PhotobucketRecord class non-typical.

The “Morel” of the Story is DELICIOUS!

Friday, May 7th, 2010

PhotobucketOne of the distinct advantages of being in the woods during turkey hunting season is the possibility of finding some morel mushrooms.  I stumbled onto these while checking out some fence rows near my house.  I let them sit in water over night, and then made sure there was no sand or small bugs inside the spongy surface or hollow stem.  I usually use an egg and milk mixture along with flour salt and pepper, but decided to fry these Au-natural.  I used butter in the frying pan and of course added salt and pepper, and they were delicious!  I could make a meal out of just wild mushrooms.

On a morel mushroom the “cap” (spongy looking out side) is attached to the stem (usually a lighter color than the cap.)  The bottom of the  cap is attached to the stem and they appear to be one piece.  The cap is generally longer than the stem, and if you cut one in half, it will be hollow from the bottom of the stem to the top of the cap.  The outside of a mushroom (cap) is full of valleys and ridges, and will resemble a sponge. They vary in color from light sandy to dark brown.  They like sandy soil, moisture, and dead trees.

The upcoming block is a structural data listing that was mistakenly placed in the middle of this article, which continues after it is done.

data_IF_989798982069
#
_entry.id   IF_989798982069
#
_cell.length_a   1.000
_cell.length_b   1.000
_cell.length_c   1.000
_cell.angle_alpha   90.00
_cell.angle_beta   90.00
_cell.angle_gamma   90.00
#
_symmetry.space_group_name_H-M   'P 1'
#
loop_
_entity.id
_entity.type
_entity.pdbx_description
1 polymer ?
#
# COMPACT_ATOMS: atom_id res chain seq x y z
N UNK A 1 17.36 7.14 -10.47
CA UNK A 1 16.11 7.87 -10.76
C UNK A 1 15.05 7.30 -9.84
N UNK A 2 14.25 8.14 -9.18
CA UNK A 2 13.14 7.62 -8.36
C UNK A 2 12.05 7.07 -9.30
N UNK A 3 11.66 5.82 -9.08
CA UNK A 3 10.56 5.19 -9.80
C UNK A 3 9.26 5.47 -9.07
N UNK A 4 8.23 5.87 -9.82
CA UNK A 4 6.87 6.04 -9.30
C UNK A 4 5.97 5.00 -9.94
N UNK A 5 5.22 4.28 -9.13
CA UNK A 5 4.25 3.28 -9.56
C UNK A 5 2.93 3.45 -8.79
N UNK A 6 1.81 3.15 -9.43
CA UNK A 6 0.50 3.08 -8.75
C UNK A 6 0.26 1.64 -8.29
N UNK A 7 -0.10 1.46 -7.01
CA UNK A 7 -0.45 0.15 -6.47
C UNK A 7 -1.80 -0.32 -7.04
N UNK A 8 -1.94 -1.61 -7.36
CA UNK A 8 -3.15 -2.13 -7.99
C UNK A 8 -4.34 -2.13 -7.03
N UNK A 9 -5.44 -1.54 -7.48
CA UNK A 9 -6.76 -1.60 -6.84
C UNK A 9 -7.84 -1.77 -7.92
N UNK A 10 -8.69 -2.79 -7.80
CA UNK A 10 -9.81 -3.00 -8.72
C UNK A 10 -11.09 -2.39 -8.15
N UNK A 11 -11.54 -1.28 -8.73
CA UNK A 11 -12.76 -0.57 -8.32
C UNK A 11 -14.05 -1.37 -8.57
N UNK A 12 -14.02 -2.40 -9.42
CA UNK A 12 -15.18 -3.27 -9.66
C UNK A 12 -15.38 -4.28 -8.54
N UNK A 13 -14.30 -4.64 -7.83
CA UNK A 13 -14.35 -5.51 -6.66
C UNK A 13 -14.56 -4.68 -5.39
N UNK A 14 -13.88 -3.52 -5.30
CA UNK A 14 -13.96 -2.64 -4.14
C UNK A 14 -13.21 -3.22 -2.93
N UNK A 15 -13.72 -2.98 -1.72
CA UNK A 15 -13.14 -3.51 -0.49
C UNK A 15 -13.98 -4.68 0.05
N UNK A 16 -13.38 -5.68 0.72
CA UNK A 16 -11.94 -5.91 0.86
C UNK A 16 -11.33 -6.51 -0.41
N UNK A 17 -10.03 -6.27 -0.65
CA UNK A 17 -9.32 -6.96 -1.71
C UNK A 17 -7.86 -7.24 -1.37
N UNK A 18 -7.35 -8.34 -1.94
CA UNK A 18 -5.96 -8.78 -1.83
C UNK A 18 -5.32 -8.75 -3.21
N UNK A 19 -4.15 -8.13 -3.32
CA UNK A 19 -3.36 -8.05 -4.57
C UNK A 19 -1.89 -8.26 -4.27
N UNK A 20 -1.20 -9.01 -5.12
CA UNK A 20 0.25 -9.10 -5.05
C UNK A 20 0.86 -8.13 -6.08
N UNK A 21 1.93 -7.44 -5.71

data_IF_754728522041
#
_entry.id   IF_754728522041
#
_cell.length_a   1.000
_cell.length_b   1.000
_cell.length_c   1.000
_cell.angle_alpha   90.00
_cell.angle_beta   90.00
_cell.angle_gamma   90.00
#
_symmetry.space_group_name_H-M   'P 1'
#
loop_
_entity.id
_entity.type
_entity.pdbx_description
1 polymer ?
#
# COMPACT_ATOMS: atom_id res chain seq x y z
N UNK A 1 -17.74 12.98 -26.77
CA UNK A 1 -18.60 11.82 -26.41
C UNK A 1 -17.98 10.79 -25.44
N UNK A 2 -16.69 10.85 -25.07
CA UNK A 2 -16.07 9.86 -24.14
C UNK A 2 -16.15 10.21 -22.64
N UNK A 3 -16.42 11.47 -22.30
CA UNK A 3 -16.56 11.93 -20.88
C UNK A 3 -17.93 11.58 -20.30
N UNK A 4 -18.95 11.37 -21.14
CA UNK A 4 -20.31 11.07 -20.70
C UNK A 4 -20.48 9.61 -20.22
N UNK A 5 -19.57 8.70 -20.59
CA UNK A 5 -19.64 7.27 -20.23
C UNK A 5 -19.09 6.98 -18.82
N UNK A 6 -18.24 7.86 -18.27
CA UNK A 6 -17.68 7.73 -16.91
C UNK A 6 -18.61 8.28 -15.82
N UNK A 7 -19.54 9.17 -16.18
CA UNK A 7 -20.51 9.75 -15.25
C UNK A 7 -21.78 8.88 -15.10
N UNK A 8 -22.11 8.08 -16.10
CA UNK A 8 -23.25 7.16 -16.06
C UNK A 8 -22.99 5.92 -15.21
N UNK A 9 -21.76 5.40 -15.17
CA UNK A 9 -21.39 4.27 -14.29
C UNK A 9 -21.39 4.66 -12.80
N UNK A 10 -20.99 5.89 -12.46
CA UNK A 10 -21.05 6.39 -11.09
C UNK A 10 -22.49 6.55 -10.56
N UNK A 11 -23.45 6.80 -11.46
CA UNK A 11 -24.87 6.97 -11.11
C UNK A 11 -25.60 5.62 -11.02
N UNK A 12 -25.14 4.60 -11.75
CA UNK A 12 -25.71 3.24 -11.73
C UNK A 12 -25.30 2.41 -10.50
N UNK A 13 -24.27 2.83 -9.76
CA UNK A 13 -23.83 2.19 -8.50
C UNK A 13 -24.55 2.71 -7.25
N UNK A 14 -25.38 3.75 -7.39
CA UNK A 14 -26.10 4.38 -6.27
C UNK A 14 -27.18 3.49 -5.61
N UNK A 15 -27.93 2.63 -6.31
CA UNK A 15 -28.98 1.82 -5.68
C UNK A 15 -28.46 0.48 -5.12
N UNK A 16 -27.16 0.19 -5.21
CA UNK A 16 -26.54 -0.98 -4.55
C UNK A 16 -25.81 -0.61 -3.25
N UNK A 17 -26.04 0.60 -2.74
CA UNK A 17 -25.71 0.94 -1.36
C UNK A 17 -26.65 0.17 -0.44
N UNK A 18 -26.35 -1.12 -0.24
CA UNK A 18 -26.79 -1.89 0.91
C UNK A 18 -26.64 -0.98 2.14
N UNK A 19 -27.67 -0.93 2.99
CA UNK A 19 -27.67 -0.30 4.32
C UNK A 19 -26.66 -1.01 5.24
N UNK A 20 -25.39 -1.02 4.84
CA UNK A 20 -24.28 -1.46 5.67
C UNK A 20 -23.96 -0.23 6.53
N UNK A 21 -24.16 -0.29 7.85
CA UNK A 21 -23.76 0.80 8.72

Another Michigan morel is called the half-free morel and it may be eaten.  It has a smaller cap and longer stem than a morel, and the stem is connected half way up inside the cap.

Two mushrooms to stay away from are the common false morel (verpa) and the Beefsteak.  while some people can tolerate the common false morel everyone should stay clear of the beefsteak.  The poison in these mushrooms is called monmethylhydrazine, and is found in rocket fuel.  To get more information and pictures go to